Helen Burns is Jane's only friend at Lowood School. Helen is honest, pious, loyal and compassionate. Helen is continuously victimised by her teachers and regularly takes the punishment without voicing her opinions. This confuses Jane, as she wishes Helen would stand up for herself. However, Helen does not see it like that - she accepts her perceived failings and apologises for them, waiting for the punishment patiently. This attitude is down to Helen's pious nature, as she continuously 'turns the other cheek' and tries to see the world through others' eyes. She loves and cares for Jane.
|How is Helen like this?||Evidence from the text||Analysis|
|Accepting||Helen is accepting and patient when receiving punishments from her teachers. She believes in their authority and wants to improve herself.||"It is far better to endure patiently a smart which nobody feels but yourself, than to commit a hasty action whose evil consequences will extend to all connected to you; and besides, the Bible bids us return good for evil."||In this quotation, Helen behaves in a mature manner and she summarises the Bible's message of 'turning the other cheek'. Helen refers to the Bible's teachings and how it impacts on her behaviour and daily life.|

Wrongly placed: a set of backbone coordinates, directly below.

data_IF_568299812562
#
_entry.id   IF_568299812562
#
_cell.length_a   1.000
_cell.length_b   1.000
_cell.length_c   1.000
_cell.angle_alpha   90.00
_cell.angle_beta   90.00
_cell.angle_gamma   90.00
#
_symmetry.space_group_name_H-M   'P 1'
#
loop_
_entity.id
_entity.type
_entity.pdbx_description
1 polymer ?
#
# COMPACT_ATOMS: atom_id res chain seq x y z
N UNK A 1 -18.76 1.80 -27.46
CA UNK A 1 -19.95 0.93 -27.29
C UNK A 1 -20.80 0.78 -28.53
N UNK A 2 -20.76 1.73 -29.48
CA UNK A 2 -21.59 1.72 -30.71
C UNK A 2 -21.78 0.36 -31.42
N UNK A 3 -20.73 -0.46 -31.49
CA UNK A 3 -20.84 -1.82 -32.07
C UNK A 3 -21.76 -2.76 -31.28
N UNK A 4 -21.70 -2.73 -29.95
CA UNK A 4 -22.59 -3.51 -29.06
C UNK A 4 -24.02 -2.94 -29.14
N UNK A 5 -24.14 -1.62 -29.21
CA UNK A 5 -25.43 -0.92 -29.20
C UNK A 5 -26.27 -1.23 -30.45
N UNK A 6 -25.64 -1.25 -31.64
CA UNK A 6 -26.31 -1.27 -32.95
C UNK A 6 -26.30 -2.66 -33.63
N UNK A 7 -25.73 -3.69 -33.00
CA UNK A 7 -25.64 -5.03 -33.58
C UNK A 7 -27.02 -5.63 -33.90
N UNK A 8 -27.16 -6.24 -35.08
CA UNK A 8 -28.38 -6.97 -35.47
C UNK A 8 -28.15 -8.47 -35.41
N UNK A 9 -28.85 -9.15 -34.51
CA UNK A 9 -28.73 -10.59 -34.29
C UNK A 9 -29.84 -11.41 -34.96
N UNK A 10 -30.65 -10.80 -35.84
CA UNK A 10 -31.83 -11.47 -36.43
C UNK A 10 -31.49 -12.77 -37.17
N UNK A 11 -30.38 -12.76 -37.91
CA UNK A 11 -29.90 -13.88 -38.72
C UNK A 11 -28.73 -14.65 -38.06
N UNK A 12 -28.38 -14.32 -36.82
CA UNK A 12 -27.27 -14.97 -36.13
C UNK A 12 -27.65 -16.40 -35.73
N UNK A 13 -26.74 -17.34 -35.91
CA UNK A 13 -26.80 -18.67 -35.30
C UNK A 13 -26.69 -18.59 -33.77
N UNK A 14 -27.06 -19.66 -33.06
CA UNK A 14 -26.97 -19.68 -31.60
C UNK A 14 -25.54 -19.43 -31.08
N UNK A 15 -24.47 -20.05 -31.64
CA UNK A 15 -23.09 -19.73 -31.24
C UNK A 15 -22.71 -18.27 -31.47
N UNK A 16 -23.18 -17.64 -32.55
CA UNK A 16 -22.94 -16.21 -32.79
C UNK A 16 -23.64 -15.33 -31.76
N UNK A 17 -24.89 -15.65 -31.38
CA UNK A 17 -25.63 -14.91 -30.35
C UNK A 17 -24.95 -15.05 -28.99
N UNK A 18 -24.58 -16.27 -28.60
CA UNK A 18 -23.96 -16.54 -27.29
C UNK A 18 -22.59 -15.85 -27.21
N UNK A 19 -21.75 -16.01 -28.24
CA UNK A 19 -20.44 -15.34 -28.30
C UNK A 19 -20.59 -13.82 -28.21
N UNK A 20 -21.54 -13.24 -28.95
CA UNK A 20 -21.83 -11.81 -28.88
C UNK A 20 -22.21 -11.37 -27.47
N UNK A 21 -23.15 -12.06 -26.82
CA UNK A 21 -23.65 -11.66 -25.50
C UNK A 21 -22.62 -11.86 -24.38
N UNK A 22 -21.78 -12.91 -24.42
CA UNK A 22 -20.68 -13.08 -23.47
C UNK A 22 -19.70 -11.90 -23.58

|Angelic||Helen tragically dies of tuberculosis at a very young age and Jane stays with her until the last moment.||"I am very happy, Jane; and when you hear that I am dead, you must be sure and not grieve: there is nothing to grieve about."||Helen is accepting her death and is content at the prospect of going to heaven. Her maturity shows in this quotation, as she is instructing Jane not to grieve, as she will be in heavan, a better place. Brontë describes Helen as angelic in her death to demonstrate her pious nature.|
Helen Burns is Jane's first friend. In your opinion, what did Jane learn from Helen Burns?